As with carpeted floors, there are two options for safely heating vinyl or Karndean floors, one by covering the heating element with screed or levelling compound to help spread the heat evenly across the floor and another option is to use our combymat system together with overlay boards, without any wet trade required.
If you are laying a screed then you can use an in-screed heating cable with a maximum output of 160W/sqm, which provides a very stable temperature, and is the most cost effective method of installing underfloor heating.
If you are not laying a screed then we recommend laying our 160W/sqm heating mats and covering these with at least 12mm of flexible self-levelling compound to help spread the heat. This installation method ensures a low build height and provides a fast-reacting system.
If you have any questions or are considering another type of flooring please call our technical department to discuss options on 01444 247020 or contact us here.
Heat Mat’s recommendation for vinyl rolls, sheet vinyl and vinyl tiles (including LVT such as Amtico and Karndean)
Vinyl flooring in its many forms is a flexible and hard-wearing floor covering that is well matched for use with an electric underfloor heating system. There are several system options for heating beneath a vinyl floor and the key to trouble free use is ensuring that the flooring is suitable for underfloor heating and that the temperature of the floor does not exceed the recommended levels.
With a vinyl floor the key aim of a system is to ensure that the heating from the UFH is spread out before it reaches the floor surface; this ensures even heating of the vinyl which helps guard against shrinkage or discolouration of the flooring. Heat Mat’s most commonly recommended floor build up for a vinyl floor is our 160W/sqm heating mats covered with a 12mm self-levelling compound. This is the gold standard for heating this type of floor covering and has a design life of over 50 years.
In situations where wet trade is not possible an alternative to the levelling compound method is to use Heat Mat’s 150W/sqm Combymat covered with overlay boards to create a completely flat floating floor surface. This method takes up 13mm of build height, so only 1mm more than the levelling compound method, and is a good alternative when wet trade needs to be avoided or where a floating floor must be maintained.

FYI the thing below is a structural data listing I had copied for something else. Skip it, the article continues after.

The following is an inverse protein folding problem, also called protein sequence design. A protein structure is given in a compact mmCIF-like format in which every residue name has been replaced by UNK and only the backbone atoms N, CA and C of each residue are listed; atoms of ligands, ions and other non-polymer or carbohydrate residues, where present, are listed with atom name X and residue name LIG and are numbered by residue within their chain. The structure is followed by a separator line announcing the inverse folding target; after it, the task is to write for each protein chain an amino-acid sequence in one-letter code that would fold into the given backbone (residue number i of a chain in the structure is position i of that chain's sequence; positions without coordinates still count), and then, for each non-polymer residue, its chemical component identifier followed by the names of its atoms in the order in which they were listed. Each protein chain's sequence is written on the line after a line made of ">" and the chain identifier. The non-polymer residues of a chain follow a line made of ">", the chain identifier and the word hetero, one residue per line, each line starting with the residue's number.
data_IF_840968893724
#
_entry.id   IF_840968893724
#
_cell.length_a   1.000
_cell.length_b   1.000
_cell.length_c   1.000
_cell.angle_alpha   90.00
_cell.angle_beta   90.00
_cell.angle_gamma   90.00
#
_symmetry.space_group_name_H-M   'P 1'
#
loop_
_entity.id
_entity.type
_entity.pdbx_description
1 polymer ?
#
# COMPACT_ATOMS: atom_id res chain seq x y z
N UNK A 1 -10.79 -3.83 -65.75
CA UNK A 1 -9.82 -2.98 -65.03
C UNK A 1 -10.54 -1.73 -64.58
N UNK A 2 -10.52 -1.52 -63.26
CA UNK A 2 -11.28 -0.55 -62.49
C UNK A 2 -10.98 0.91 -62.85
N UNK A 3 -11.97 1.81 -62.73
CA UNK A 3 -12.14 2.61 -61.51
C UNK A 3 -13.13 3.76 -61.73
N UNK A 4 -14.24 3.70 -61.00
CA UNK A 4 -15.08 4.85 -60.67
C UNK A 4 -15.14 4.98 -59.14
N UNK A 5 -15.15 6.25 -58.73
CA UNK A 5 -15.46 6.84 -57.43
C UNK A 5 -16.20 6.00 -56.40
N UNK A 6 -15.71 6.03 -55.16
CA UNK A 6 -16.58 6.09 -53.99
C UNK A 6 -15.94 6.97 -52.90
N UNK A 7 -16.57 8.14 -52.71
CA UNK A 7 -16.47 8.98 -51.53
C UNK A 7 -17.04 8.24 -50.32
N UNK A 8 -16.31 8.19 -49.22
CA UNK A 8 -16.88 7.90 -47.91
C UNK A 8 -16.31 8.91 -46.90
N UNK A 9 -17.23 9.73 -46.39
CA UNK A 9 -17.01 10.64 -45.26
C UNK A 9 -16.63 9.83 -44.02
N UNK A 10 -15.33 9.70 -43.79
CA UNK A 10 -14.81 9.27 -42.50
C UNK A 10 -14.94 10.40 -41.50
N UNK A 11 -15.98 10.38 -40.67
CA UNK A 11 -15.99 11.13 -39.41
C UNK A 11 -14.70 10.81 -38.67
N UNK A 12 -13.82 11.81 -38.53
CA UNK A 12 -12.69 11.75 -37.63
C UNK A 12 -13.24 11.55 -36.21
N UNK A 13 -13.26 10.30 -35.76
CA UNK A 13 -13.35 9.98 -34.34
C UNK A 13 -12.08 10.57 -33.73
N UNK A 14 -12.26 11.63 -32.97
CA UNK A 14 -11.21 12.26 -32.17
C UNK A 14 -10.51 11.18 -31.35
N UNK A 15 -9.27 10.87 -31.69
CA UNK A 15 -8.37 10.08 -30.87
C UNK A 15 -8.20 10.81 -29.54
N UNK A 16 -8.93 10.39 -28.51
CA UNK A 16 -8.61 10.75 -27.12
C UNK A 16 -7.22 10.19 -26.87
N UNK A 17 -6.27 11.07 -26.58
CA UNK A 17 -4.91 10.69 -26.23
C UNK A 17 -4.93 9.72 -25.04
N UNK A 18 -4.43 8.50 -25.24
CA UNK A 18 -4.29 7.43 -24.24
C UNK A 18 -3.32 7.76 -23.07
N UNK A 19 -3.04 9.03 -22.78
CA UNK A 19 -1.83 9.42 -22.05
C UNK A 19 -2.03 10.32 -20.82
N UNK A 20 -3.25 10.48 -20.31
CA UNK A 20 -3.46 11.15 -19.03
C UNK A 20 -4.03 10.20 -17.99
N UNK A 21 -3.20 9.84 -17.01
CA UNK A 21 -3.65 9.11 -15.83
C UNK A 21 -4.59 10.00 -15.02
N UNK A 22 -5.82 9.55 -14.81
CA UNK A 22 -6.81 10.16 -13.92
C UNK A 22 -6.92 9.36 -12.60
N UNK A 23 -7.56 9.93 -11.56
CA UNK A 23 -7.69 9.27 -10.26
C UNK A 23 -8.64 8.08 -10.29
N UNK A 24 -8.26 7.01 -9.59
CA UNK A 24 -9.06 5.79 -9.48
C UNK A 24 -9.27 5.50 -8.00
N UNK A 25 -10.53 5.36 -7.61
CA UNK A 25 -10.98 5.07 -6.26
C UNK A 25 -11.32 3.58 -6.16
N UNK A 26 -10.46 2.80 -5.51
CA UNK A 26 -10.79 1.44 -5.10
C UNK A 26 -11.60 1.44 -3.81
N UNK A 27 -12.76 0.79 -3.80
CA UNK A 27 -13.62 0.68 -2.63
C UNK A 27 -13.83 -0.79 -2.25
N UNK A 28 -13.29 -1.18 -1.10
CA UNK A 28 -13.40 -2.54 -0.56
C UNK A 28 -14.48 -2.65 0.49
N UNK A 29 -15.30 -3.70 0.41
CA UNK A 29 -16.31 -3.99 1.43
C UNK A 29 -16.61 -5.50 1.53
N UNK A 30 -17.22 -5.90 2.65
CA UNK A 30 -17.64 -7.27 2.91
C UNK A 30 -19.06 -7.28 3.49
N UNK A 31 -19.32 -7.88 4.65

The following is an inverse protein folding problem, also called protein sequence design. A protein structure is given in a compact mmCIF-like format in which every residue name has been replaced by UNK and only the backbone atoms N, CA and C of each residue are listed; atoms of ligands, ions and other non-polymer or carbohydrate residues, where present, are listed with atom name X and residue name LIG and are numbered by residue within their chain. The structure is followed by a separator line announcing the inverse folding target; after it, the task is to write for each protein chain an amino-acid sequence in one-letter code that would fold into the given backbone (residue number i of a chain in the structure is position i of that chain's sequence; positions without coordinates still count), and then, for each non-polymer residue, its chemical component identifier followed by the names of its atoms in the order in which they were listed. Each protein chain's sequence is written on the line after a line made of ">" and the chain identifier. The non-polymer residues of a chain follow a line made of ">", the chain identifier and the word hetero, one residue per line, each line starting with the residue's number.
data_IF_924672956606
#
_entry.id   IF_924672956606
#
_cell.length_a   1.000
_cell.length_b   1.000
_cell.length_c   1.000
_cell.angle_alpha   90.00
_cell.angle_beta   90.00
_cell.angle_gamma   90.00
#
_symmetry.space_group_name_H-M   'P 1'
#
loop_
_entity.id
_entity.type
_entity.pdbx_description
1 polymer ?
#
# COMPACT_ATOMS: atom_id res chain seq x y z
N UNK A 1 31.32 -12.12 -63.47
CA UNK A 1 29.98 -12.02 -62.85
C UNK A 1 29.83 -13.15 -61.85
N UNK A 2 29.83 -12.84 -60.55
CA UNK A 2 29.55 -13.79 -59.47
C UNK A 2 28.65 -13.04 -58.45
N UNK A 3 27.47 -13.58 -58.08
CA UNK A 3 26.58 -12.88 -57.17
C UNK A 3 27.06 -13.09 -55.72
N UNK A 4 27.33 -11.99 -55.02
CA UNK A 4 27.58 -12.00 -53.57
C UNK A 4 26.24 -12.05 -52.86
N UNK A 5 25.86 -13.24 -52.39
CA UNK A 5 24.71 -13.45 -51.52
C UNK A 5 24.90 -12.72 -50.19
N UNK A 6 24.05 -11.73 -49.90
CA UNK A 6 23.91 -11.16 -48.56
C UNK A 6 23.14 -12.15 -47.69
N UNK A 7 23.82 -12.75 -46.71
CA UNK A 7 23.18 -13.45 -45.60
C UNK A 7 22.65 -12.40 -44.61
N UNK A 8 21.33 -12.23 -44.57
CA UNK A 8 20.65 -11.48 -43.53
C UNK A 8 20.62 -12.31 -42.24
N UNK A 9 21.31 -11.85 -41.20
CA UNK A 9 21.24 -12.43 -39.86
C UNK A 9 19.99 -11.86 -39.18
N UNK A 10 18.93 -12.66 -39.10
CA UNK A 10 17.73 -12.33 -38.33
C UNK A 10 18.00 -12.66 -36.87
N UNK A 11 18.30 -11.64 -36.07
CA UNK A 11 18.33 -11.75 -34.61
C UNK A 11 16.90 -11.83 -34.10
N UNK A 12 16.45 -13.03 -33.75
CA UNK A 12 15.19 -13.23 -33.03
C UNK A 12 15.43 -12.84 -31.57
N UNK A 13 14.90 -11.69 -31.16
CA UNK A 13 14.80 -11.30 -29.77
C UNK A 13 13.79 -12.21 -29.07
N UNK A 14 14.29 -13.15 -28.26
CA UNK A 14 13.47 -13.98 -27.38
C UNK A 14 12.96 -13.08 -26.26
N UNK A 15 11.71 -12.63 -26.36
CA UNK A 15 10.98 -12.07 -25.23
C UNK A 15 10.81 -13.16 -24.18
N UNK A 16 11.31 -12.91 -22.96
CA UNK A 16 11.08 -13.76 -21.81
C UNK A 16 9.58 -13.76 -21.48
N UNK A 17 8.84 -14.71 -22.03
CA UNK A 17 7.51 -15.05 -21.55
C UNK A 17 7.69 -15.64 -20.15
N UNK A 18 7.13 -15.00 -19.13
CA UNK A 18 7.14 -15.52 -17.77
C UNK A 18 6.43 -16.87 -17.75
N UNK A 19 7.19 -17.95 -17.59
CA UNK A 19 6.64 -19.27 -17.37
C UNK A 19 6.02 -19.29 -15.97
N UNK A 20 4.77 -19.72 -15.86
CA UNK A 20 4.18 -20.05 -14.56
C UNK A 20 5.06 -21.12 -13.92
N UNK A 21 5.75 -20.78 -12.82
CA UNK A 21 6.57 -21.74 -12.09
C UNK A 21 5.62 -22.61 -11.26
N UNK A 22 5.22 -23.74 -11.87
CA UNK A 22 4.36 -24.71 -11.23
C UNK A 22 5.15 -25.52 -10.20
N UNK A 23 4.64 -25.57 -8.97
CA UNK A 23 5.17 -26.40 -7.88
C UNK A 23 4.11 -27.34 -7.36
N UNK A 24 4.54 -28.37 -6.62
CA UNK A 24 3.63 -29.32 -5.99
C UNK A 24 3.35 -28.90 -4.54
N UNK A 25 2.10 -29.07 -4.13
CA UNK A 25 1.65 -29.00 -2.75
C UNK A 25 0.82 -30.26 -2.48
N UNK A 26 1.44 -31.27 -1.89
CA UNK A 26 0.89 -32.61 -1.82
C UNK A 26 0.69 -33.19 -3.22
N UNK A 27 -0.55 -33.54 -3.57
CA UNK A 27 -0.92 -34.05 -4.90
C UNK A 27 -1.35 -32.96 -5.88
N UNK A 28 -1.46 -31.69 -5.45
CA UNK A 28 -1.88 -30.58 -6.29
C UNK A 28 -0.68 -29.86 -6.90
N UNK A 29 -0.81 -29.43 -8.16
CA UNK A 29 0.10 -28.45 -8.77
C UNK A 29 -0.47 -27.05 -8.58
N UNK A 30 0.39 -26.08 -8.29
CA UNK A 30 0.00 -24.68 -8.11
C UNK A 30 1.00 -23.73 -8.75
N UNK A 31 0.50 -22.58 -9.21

The final option of heating beneath vinyl is to use an in-screed cable system running at up to 160W/sqm beneath a 55mm plus screed. This option is only viable if a new screed is going to be laid and it is not a direct acting heating system which means that it will take longer to warm up, but also longer to cool down; it results in a more stable room temperature than direct acting systems such as those noted above.
Whichever system is used it is important to limit the floor temperature to avoid the system overheating and the normal recommendation from vinyl floor manufacturers is to limit the floor temp to 27 degrees Celsius. If this is what they recommend then we suggest setting up your underfloor heating controller to limit the maximum floor temperature to this level, however if you find that this floor temperature limit prevents your room reaching the desired temperature you can raise the maximum floor temperature up to 32 degrees Celsius one degree a day without any major risk to the floor. In 20 years of testing Heat Mat is yet to find any vinyl floor that cannot comfortably cope with 32 degrees Celsius without any adverse effects.
When heating a vinyl floor, it is important to avoid any major thermal blocks over the flooring as these will trap heat and can lead to hot patches on the floor that may cause the floor to expand and contract unduly. Examples of thermal blocks include floor-fixed furniture without an air gap of at least 25mm beneath it, dog beds, rugs, and mats with thermal or rubber backings and any other item that does not allow the heat to escape from the floor. The 160W/sqm mats with levelling compound and the in-screed cable options are most suited to coping with minor thermal blocks whereas the Combymat system is less capable of dealing with these.
In all circumstances our recommendation is to confirm with the manufacturer of the floor and the floor covering installer that they are happy with the chosen method of installation and that the floor covering is suitable for use with electric underfloor heating installed in this way. Heat Mat are yet to find a vinyl flooring manufacturer who is not happy for their flooring to be used above any of the above types of system as long as the maximum floor temperature is limited.
Very rare issues such as discolouration of the vinyl floor, shrinking of elements of the floor (creating gaps beneath tiles) and delamination of the vinyl tiles from the floor base do happen. These issues are invariably caused by the installation of unsuitably powerful underfloor systems beneath the flooring (above 160W/sqm) or the levelling compound covering the underfloor heating being too thin or non-existent. Large thermal blocks can also cause issues as can setting the maximum floor temperature limit too high, although in Heat Mat’s experience this is likely to need to be set close to 40 degrees Celsius before issues become apparent.